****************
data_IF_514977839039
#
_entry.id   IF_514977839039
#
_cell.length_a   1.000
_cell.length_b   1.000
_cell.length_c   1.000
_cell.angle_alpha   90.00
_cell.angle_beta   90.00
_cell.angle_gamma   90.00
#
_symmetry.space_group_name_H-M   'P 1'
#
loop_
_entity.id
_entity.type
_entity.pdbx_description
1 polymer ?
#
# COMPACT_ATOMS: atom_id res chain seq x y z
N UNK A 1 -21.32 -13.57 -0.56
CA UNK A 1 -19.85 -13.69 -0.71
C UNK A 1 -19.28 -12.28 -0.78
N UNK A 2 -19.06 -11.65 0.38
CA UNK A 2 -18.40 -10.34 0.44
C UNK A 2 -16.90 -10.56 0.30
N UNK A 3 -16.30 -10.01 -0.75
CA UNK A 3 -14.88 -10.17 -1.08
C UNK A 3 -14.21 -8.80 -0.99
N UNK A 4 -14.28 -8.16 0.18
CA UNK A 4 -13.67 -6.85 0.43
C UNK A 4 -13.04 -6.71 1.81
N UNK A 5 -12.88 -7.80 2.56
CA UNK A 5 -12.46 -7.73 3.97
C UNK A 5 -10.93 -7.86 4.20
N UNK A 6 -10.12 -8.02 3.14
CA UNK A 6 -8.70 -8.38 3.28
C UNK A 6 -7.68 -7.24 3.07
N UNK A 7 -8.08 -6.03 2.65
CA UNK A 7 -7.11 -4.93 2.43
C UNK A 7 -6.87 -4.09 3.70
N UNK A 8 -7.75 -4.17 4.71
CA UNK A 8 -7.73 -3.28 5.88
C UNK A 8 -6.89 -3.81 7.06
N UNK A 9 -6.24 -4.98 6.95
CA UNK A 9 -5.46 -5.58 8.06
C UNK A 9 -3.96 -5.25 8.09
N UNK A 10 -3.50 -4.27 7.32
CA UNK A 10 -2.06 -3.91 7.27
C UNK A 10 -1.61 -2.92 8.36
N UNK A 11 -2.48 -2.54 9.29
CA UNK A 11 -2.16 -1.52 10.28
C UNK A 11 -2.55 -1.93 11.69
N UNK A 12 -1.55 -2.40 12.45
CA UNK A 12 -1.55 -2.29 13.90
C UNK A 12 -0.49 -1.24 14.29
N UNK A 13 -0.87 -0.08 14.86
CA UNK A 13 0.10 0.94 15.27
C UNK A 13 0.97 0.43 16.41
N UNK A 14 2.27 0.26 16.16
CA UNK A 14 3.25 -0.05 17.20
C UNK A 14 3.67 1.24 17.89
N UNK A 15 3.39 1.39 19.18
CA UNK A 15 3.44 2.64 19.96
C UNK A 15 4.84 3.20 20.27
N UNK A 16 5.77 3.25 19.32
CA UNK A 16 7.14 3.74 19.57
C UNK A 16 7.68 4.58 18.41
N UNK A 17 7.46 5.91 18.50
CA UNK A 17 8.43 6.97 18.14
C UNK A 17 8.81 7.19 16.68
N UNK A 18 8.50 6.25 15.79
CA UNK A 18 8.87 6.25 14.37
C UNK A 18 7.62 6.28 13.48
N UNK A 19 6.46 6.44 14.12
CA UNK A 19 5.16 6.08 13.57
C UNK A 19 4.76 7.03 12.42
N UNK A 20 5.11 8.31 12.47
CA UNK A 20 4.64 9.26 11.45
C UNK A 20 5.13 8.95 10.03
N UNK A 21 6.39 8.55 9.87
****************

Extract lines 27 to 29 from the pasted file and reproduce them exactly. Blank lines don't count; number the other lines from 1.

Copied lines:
N UNK A 3 -16.30 -10.01 -0.75
CA UNK A 3 -14.88 -10.17 -1.08
C UNK A 3 -14.21 -8.80 -0.99